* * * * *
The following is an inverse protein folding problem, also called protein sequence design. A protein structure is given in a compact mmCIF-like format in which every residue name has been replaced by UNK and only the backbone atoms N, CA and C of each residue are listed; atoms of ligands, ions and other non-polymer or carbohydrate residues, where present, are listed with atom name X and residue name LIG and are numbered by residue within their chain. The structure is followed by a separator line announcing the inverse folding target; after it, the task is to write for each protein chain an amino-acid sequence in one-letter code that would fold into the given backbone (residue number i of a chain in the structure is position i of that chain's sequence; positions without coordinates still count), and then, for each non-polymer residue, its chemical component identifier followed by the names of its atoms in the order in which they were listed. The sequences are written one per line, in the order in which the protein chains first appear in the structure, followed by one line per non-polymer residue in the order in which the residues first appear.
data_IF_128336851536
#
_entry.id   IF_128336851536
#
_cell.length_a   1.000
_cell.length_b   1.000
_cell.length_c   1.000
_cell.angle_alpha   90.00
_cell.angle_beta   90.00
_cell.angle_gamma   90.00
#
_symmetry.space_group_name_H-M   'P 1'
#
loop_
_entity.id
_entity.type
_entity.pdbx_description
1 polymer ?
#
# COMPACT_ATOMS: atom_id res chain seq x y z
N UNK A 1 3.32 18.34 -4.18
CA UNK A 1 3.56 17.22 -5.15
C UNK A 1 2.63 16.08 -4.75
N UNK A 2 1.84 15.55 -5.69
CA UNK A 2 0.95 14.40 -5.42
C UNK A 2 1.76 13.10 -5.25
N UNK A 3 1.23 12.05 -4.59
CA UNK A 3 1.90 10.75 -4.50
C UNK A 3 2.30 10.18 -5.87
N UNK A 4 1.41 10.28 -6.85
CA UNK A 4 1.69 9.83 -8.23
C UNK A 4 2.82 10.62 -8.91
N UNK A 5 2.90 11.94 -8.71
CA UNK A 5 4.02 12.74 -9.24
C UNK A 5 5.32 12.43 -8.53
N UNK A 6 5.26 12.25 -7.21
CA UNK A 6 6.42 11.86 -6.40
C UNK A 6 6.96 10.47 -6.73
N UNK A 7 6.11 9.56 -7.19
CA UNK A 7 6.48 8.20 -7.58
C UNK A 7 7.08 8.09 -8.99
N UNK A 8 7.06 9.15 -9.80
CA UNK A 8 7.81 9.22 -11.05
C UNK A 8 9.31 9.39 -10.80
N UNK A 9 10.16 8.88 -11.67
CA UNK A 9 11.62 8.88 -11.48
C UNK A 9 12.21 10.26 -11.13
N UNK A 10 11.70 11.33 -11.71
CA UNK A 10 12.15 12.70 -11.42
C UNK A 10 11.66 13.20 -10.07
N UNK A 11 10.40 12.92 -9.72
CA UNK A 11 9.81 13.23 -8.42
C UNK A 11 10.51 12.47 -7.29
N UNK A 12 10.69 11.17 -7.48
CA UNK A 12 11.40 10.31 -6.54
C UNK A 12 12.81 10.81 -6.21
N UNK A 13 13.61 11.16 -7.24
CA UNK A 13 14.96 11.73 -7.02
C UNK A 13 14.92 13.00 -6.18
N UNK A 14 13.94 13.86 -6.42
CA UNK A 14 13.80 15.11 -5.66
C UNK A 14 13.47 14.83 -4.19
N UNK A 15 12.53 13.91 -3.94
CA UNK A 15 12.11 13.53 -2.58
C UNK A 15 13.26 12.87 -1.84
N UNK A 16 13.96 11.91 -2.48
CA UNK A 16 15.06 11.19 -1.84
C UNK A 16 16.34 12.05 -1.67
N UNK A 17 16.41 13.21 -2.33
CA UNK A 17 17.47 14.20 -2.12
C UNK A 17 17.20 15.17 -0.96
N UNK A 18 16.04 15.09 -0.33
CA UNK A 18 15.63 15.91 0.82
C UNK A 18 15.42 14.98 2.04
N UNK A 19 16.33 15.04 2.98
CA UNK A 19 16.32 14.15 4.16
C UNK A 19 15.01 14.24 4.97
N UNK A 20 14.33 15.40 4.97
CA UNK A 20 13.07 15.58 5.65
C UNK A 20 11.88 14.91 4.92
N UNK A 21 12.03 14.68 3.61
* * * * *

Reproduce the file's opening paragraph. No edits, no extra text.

The following is an inverse protein folding problem, also called protein sequence design. A protein structure is given in a compact mmCIF-like format in which every residue name has been replaced by UNK and only the backbone atoms N, CA and C of each residue are listed; atoms of ligands, ions and other non-polymer or carbohydrate residues, where present, are listed with atom name X and residue name LIG and are numbered by residue within their chain. The structure is followed by a separator line announcing the inverse folding target; after it, the task is to write for each protein chain an amino-acid sequence in one-letter code that would fold into the given backbone (residue number i of a chain in the structure is position i of that chain's sequence; positions without coordinates still count), and then, for each non-polymer residue, its chemical component identifier followed by the names of its atoms in the order in which they were listed. The sequences are written one per line, in the order in which the protein chains first appear in the structure, followed by one line per non-polymer residue in the order in which the residues first appear.